Mortgage rates have fallen roughly 70 bps over the last few weeks, which suggests that some near-term improvement in home sales could be in the cards. Ultimately though, even with the latest easing in mortgage rates to 6.3%, housing affordability remains strained, which means that a sustained turnaround in activity is still some ways away. We believe that the housing weakness will continue over the next several quarters, with home prices (already in retreat) falling roughly 10% peak-to-trough. Among other things, this view is based on expectations for a softening in labor market conditions, with the unemployment rate projected to rise 1.5 percentage points ahead. While we don’t anticipate an outright contraction in economic output next year, with U.S. growth projected to be cut roughly in half to 0.9%, the margin for error is indeed thin. All told, 2023 will bring forth not only the benefits but also the costs of the Fed’s aggressive hiking cycle.
Canada – Bah, Humbug! to 2022
After a such a turbulent year for financial markets (chart on page 1), it is understandable that many investors may be saying bah, humbug! to festive celebrations. Russia’s war in Ukraine and the fastest increase in bond yields in a generation have taken a toll on markets and the economy. The S&P TSX fared better than other global bourses, thanks to its weighting towards energy producers. The last time Canadian equity markets were down to this extent was in 2018 – when the Bank of Canada and the Fed were last in rate hike mode.
No settling down for a long winter’s nap yet either with a trio of key economic data releases over the past week. Overall, the data paint a picture of stubbornly high inflation and consumer purchasing power getting pinched.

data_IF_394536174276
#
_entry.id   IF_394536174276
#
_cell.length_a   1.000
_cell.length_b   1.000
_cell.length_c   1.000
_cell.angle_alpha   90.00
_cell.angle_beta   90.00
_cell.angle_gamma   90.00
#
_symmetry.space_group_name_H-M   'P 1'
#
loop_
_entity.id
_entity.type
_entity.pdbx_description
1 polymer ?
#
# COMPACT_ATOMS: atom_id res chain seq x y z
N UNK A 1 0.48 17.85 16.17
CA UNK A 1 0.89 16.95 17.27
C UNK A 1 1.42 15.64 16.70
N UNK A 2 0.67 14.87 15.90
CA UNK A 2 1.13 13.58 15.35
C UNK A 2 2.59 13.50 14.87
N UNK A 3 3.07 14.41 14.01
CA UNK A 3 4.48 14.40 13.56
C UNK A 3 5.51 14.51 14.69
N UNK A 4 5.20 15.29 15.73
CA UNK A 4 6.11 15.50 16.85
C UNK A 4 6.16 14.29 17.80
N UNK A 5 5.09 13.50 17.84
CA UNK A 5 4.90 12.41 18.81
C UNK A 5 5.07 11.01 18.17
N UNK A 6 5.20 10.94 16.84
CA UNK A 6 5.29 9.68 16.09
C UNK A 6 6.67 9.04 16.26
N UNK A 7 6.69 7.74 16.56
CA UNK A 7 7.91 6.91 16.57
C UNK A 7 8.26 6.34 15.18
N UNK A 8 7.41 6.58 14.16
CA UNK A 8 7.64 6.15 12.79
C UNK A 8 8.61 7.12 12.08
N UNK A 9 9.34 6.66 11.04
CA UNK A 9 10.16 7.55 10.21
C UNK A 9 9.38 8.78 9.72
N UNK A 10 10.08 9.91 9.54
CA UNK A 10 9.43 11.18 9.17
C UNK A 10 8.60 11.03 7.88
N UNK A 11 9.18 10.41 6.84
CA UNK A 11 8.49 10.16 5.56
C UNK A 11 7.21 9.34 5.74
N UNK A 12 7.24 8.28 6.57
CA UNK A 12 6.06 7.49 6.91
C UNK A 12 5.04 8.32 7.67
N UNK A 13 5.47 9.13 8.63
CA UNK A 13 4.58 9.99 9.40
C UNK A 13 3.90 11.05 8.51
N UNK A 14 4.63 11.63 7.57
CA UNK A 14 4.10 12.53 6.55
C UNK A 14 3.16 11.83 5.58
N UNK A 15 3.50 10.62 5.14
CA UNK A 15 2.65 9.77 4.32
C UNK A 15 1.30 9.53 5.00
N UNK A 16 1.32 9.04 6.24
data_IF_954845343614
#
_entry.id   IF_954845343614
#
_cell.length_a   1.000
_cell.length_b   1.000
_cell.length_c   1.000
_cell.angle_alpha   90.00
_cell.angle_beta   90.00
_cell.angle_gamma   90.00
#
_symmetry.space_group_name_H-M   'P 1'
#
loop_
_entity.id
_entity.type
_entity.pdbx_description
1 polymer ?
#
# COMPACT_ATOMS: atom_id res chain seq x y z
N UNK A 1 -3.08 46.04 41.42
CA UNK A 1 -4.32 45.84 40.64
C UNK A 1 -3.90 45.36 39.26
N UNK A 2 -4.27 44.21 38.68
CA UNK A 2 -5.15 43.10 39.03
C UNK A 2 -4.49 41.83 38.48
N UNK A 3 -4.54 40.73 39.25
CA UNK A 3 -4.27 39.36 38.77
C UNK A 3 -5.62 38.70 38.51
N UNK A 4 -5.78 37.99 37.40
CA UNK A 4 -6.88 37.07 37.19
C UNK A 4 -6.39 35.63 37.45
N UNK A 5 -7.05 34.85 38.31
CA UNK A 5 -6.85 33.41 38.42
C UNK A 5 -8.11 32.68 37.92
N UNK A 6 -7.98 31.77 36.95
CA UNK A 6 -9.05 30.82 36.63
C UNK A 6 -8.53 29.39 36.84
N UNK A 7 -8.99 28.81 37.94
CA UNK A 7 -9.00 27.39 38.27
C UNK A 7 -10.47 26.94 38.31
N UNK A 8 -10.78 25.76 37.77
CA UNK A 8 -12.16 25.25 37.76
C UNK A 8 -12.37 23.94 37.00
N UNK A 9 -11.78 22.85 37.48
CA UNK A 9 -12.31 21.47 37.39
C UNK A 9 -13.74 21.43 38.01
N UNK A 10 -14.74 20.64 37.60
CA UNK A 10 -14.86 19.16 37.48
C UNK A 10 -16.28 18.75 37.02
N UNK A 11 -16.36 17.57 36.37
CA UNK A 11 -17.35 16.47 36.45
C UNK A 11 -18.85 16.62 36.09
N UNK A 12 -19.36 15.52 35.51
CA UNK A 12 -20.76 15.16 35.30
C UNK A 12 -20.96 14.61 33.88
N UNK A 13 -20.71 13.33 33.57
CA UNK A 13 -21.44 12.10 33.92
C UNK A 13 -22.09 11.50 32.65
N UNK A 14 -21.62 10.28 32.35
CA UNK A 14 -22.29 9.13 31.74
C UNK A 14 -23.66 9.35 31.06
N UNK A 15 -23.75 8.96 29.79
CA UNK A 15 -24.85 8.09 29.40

The headline for October retail sales seemed impressive on the surface – a 1.4% month-on-month increase. However, that was entirely due to higher prices, with real sales flat. Looking at sales by category, it is clear consumers have started to cut back on some of the areas that have seen the biggest price increases – notably on gasoline (Chart 1). Sales volumes are also weakening for furniture and appliances, in line with the cooling in the housing market.
Statistics Canada’s advance estimate for retail sales in November also pointed to a 0.5% m/m decline. The fourth quarter is shaping up to be quite modest for consumer spending, but to remain positive, boosted by stronger sales of motor vehicles, which had been restrained earlier in the year by shortages.
Inflation continues to be the most closely watched economic indicator, and it only tiptoed in the right direction in November thanks to lower gasoline prices. Headline inflation was still very high at 6.8% y/y, and one measure of core inflation – excluding food and energy – is proving quite persistently above the Bank of Canada’s target, at 5.4% y/y in November. As shown in Chart 2, the monthly changes have been running below 5% on an annualized basis over the past four months, but at 4.3% in November is still running well above the 2% pace the Bank of Canada aims for. Still, this is consistent with our recent forecast, which projected inflation to cool gradually.
Our forecast also called for fourth quarter growth of just shy of 1%. October’s monthly GDP by industry data, the last release of the week, saw a modest 0.1% m/m increase, and the flash estimate is pointing to another 0.1% m/m improvement in November. This puts Q4 growth at about 1%, very slightly above our forecast.
Looking ahead, 2023 is expected to be a challenging year for the Canadian economy. We expect the Bank of Canada to pause on rate hikes ahead of the Fed (see Dollars & Sense). Canadian household’s high indebtedness means that rate hikes weigh more heavily here, and the impact of higher rates is only beginning to be felt by household borrowers